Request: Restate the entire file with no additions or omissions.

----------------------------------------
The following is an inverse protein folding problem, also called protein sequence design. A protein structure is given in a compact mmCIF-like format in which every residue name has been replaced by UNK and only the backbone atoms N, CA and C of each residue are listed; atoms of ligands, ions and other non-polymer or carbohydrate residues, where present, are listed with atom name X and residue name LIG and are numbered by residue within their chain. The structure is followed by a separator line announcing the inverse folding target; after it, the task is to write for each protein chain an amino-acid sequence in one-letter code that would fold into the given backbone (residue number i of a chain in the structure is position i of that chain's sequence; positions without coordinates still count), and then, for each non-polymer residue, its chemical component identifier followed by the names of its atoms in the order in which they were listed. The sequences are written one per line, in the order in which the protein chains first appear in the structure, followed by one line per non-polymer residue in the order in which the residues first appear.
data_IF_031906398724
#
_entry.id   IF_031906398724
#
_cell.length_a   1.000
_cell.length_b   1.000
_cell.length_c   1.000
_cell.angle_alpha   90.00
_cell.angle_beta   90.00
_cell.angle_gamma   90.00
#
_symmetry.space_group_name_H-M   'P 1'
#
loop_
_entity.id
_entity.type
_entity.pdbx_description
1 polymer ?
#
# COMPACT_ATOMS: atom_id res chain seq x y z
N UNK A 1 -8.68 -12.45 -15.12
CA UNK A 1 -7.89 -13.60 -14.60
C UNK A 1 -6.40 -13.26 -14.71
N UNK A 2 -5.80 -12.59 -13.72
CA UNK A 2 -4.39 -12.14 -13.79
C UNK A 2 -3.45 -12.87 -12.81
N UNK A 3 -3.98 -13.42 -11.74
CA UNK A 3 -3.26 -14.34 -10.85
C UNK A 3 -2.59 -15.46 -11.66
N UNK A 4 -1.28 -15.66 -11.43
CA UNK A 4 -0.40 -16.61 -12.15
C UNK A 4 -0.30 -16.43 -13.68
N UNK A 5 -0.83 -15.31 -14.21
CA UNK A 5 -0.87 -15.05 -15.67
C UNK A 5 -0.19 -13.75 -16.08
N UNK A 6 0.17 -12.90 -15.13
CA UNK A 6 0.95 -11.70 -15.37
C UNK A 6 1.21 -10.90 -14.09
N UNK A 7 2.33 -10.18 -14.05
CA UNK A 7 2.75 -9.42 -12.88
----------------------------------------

The following is an inverse protein folding problem, also called protein sequence design. A protein structure is given in a compact mmCIF-like format in which every residue name has been replaced by UNK and only the backbone atoms N, CA and C of each residue are listed; atoms of ligands, ions and other non-polymer or carbohydrate residues, where present, are listed with atom name X and residue name LIG and are numbered by residue within their chain. The structure is followed by a separator line announcing the inverse folding target; after it, the task is to write for each protein chain an amino-acid sequence in one-letter code that would fold into the given backbone (residue number i of a chain in the structure is position i of that chain's sequence; positions without coordinates still count), and then, for each non-polymer residue, its chemical component identifier followed by the names of its atoms in the order in which they were listed. The sequences are written one per line, in the order in which the protein chains first appear in the structure, followed by one line per non-polymer residue in the order in which the residues first appear.
data_IF_031906398724
#
_entry.id   IF_031906398724
#
_cell.length_a   1.000
_cell.length_b   1.000
_cell.length_c   1.000
_cell.angle_alpha   90.00
_cell.angle_beta   90.00
_cell.angle_gamma   90.00
#
_symmetry.space_group_name_H-M   'P 1'
#
loop_
_entity.id
_entity.type
_entity.pdbx_description
1 polymer ?
#
# COMPACT_ATOMS: atom_id res chain seq x y z
N UNK A 1 -8.68 -12.45 -15.12
CA UNK A 1 -7.89 -13.60 -14.60
C UNK A 1 -6.40 -13.26 -14.71
N UNK A 2 -5.80 -12.59 -13.72
CA UNK A 2 -4.39 -12.14 -13.79
C UNK A 2 -3.45 -12.87 -12.81
N UNK A 3 -3.98 -13.42 -11.74
CA UNK A 3 -3.26 -14.34 -10.85
C UNK A 3 -2.59 -15.46 -11.66
N UNK A 4 -1.28 -15.66 -11.43
CA UNK A 4 -0.40 -16.61 -12.15
C UNK A 4 -0.30 -16.43 -13.68
N UNK A 5 -0.83 -15.31 -14.21
CA UNK A 5 -0.87 -15.05 -15.67
C UNK A 5 -0.19 -13.75 -16.08
N UNK A 6 0.17 -12.90 -15.13
CA UNK A 6 0.95 -11.70 -15.37
C UNK A 6 1.21 -10.90 -14.09
N UNK A 7 2.33 -10.18 -14.05
CA UNK A 7 2.75 -9.42 -12.88